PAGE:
Very best,

Ang :)

Jaleh D said...

You are so right! While I am what I would consider a moderately slender size, my husband is a heavy man, part of which is because of his build and part from fat. He does actually want to lose the fat weight for the sake of his bad knees and back, but he runs into that attitude you were describing all the time. Because of his bad knees and back, he can't 'just exercise more than he eats.' He has to be careful of what he does or he will hurt himself. (And I'm NOT strong enough to move him if he does. His back going out is probably one of my biggest fears.) And one of the worst people we've run into since we got married was when we went to see a dietician probably a year post-pregnancy for me. She took a look at us and before asking any meaningful questions about what we did and ate (or giving me a chance to explain about being post-pregnancy), she made assumptions and almost off the bat she told us to stop eating so much fast food (we only had it once a week) and pulled out this plastic lunch plate and plastic food and snidely demonstrated how big our portion sizes were supposed to be. One size fits all. Yeah whatever. She might have had some good info, but as soon as we got out of there, we chucked every paper she gave us and never went back. We went because we wanted to learn more about meal planning for healthier eating, not to be treated like children.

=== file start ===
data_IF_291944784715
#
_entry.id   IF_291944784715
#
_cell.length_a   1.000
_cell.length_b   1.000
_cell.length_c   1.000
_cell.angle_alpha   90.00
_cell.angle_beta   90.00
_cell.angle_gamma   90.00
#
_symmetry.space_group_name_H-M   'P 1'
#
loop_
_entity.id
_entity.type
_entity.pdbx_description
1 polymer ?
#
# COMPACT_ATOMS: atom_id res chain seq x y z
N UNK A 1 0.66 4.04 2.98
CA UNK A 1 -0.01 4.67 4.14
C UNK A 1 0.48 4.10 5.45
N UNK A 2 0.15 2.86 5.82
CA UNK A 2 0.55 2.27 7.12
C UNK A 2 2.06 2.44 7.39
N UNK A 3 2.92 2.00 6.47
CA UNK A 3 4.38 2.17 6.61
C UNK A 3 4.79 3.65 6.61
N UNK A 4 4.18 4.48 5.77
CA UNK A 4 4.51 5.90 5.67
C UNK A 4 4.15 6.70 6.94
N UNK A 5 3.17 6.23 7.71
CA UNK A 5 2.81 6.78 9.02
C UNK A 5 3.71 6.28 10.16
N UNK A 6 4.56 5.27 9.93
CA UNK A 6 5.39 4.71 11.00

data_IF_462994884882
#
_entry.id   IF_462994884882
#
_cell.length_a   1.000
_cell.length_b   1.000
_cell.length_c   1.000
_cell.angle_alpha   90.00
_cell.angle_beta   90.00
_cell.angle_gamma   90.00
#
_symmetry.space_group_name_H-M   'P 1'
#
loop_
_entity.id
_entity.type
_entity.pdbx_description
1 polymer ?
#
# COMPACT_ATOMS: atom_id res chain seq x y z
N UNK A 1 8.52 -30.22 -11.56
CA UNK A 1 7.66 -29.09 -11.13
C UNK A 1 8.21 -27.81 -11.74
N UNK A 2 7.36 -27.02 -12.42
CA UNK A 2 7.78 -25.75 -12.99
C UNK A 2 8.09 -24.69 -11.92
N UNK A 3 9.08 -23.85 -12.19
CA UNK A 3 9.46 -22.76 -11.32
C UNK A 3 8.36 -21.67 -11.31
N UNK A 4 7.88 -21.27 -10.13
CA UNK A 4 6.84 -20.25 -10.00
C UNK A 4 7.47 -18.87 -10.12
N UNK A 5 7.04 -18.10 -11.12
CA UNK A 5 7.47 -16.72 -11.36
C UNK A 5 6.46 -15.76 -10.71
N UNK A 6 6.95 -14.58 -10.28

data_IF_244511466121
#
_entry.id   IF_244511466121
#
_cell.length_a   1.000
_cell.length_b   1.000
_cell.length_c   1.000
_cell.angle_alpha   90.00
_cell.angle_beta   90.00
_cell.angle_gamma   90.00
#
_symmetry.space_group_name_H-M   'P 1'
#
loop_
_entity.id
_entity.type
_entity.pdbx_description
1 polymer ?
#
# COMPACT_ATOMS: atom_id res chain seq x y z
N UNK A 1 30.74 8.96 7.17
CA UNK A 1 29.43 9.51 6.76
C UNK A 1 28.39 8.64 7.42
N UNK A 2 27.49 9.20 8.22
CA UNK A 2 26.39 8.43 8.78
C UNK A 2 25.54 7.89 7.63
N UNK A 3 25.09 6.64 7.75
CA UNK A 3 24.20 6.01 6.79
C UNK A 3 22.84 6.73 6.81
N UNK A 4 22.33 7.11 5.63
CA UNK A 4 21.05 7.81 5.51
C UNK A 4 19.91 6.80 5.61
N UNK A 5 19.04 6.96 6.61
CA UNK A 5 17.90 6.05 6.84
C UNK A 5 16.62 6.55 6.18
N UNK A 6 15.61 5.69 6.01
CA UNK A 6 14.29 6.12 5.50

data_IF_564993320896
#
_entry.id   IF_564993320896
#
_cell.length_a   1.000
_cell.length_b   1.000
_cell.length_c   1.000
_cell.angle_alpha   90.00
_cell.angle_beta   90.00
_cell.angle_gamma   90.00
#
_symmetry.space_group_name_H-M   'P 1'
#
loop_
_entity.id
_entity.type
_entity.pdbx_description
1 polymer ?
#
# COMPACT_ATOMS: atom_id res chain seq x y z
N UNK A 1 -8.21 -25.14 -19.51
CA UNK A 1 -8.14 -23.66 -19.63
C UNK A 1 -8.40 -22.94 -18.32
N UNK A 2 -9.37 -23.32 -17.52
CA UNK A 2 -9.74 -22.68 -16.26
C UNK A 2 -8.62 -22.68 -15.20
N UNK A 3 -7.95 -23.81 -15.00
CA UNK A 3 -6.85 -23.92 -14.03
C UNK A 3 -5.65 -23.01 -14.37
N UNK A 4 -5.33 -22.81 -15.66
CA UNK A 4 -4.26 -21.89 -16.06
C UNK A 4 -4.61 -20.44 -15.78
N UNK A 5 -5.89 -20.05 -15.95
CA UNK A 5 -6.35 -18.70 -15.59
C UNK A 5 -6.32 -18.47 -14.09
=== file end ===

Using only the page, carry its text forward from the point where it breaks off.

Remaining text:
And you being able to run without being winded is awesome. It's something I'm still trying to be able to do. Size certainly doesn't matter.

Urbancowgrrl said...